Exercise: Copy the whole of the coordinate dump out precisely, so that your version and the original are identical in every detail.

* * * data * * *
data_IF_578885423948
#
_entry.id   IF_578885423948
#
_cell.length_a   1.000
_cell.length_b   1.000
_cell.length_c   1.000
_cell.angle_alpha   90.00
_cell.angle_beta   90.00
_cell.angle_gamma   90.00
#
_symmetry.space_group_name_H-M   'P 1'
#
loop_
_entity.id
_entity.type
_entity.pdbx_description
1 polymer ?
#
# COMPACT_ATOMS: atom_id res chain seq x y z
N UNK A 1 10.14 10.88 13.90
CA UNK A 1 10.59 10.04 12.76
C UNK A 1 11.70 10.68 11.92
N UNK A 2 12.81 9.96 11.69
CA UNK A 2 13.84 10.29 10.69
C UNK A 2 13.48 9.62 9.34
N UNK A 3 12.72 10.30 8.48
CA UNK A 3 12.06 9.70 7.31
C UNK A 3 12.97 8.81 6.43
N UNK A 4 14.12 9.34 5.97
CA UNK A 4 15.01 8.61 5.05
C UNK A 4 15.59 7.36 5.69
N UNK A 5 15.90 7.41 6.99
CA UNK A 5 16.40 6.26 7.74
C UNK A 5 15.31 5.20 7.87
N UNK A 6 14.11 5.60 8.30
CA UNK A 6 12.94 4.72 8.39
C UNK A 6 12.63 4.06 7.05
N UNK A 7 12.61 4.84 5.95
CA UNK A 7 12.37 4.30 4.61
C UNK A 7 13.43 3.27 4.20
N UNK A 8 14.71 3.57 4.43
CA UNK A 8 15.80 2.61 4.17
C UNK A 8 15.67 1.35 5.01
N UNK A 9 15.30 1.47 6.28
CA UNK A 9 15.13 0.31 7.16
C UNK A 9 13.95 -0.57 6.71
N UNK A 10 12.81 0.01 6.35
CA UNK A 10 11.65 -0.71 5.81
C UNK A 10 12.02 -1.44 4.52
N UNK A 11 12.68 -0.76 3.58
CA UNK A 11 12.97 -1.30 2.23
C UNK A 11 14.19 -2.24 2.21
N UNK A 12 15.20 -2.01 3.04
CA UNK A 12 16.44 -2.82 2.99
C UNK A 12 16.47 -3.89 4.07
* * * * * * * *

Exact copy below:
data_IF_578885423948
#
_entry.id   IF_578885423948
#
_cell.length_a   1.000
_cell.length_b   1.000
_cell.length_c   1.000
_cell.angle_alpha   90.00
_cell.angle_beta   90.00
_cell.angle_gamma   90.00
#
_symmetry.space_group_name_H-M   'P 1'
#
loop_
_entity.id
_entity.type
_entity.pdbx_description
1 polymer ?
#
# COMPACT_ATOMS: atom_id res chain seq x y z
N UNK A 1 10.14 10.88 13.90
CA UNK A 1 10.59 10.04 12.76
C UNK A 1 11.70 10.68 11.92
N UNK A 2 12.81 9.96 11.69
CA UNK A 2 13.84 10.29 10.69
C UNK A 2 13.48 9.62 9.34
N UNK A 3 12.72 10.30 8.48
CA UNK A 3 12.06 9.70 7.31
C UNK A 3 12.97 8.81 6.43
N UNK A 4 14.12 9.34 5.97
CA UNK A 4 15.01 8.61 5.05
C UNK A 4 15.59 7.36 5.69
N UNK A 5 15.90 7.41 6.99
CA UNK A 5 16.40 6.26 7.74
C UNK A 5 15.31 5.20 7.87
N UNK A 6 14.11 5.60 8.30
CA UNK A 6 12.94 4.72 8.39
C UNK A 6 12.63 4.06 7.05
N UNK A 7 12.61 4.84 5.95
CA UNK A 7 12.37 4.30 4.61
C UNK A 7 13.43 3.27 4.20
N UNK A 8 14.71 3.57 4.43
CA UNK A 8 15.80 2.61 4.17
C UNK A 8 15.67 1.35 5.01
N UNK A 9 15.30 1.47 6.28
CA UNK A 9 15.13 0.31 7.16
C UNK A 9 13.95 -0.57 6.71
N UNK A 10 12.81 0.01 6.35
CA UNK A 10 11.65 -0.71 5.81
C UNK A 10 12.02 -1.44 4.52
N UNK A 11 12.68 -0.76 3.58
CA UNK A 11 12.97 -1.30 2.23
C UNK A 11 14.19 -2.24 2.21
N UNK A 12 15.20 -2.01 3.04
CA UNK A 12 16.44 -2.82 2.99
C UNK A 12 16.47 -3.89 4.07